Feast Days - Ian MacKenzie

Staff Pick

Thirty pages from the end of MacKenzie’s unsettling, riveting, second novel, he reveals his anonymous narrator as Emma, noting it’s “a name with a lot of literary overhang.” He leaves it to readers to decide if his protagonist is more Emma Bovary or Jane Austen’s Emma. Readers will also debate whether Emma is an unlikely narrator for MacKenzie’s close examination of “the anxiety of late capitalism” or the perfect one. Either way, Emma and her deceptively calm, almost analytical and always sharp voice are an inspired creation. The twenty-nine-year-old wife of an international banking big-shot, Emma has come with her husband to São Paulo, a “trailing spouse” with no apparent direction of her own. She’s resisting doing the “expected” thing and having a child; resisting being “erased” by domestic roles. Emma seems to drift through her days in a bubble of privilege, breathing the “cool expensive air” of restaurants. But she has degrees in cultural anthropology and “dead languages” and uses them both, observing the jarring discrepancies in Brazilian society, which may hold world records of both crack users and plastic surgery patients, and annotating her account with telling etymologies of obscure words. Through Emma’s eyes we see both the lavish birthday parties of upper-class nine-year-olds and the desperate existence of boys from the favelas where “everything around them advertised the low price of their lives.” Though Emma has only a vague idea of her husband’s work, she’s adopted his financial terms--to a point. He sees Brazil’s social unrest as unsustainable “irrational exuberance,” while Emma identifies with the demonstrators, sharing their impatience with the status quo. MacKenzie has lived in São Paulo and his book is full of vivid, unforgettable moments, such as the woman practicing mocambo and the “men in suits” emerging “from cars with the luxury items they were dating.”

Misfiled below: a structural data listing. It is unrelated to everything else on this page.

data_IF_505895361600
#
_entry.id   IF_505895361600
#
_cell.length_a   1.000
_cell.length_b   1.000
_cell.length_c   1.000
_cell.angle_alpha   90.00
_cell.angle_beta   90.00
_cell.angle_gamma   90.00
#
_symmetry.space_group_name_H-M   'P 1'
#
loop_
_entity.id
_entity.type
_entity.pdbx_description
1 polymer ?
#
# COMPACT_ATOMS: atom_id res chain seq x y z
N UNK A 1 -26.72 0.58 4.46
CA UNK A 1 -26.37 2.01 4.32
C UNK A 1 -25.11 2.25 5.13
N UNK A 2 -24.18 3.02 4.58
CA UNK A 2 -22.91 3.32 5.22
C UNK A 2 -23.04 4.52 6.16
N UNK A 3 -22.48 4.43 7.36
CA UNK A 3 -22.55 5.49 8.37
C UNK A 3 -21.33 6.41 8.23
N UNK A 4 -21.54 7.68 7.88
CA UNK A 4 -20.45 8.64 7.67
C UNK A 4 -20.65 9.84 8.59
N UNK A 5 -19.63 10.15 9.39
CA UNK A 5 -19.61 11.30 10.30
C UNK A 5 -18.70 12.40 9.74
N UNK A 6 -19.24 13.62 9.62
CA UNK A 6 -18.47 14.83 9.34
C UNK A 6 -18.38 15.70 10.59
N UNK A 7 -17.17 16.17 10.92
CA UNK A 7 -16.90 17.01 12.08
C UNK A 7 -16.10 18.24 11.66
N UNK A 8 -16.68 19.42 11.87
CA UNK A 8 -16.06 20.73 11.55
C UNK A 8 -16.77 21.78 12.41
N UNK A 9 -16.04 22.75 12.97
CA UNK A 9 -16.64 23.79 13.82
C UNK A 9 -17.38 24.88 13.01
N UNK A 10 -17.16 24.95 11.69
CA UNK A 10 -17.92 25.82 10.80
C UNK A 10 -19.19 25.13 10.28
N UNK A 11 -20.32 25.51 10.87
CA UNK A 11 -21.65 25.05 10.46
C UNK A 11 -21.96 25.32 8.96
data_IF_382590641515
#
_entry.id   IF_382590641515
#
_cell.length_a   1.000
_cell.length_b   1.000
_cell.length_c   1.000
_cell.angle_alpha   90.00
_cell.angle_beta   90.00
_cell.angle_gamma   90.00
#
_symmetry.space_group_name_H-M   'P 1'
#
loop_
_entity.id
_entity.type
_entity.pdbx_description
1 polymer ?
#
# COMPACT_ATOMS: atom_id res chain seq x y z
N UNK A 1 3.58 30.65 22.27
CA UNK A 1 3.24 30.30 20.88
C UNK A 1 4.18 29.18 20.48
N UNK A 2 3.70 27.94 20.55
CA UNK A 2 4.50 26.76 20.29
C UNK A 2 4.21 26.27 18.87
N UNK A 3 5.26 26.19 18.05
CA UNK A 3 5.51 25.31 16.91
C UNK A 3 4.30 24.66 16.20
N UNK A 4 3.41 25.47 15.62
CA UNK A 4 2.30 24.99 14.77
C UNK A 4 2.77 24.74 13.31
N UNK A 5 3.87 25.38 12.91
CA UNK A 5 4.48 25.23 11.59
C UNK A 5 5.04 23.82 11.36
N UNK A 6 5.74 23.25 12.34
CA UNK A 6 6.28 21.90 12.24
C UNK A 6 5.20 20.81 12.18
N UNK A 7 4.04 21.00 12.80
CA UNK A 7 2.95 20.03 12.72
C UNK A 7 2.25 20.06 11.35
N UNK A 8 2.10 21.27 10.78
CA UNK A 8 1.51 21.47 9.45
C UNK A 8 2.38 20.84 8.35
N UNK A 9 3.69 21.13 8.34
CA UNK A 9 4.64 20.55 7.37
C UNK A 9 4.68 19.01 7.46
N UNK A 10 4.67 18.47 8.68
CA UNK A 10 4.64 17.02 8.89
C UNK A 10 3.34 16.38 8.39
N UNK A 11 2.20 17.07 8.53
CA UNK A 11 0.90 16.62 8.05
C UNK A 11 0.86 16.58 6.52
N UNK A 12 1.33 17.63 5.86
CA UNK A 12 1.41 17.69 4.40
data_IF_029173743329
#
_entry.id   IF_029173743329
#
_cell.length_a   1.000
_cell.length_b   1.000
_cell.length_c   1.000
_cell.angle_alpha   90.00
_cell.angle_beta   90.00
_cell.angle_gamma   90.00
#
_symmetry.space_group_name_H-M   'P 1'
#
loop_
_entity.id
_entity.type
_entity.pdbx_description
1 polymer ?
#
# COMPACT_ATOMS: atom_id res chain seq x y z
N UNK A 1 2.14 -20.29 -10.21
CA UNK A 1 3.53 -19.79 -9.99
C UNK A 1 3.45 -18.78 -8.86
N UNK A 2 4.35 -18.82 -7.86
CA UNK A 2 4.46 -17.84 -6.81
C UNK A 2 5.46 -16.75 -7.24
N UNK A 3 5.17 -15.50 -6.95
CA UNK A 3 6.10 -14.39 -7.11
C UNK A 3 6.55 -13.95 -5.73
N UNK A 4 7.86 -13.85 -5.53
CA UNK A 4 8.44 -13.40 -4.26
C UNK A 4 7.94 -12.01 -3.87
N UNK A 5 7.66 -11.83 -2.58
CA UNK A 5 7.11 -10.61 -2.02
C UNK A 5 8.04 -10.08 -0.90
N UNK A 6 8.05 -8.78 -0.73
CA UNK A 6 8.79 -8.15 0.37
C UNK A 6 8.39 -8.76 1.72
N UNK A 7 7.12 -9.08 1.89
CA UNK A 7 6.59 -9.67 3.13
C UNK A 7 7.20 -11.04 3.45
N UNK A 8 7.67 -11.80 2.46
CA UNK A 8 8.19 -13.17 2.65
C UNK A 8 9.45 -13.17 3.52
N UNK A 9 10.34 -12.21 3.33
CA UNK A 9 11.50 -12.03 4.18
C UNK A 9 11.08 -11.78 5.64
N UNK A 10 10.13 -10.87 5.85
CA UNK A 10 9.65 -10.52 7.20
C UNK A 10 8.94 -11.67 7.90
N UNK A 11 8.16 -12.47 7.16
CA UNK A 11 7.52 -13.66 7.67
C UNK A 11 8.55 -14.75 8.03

Feast Days Cover Image
ISBN: 9780316440165
Availability: In Stock—Click for Locations
Published: Little, Brown and Company - March 13th, 2018

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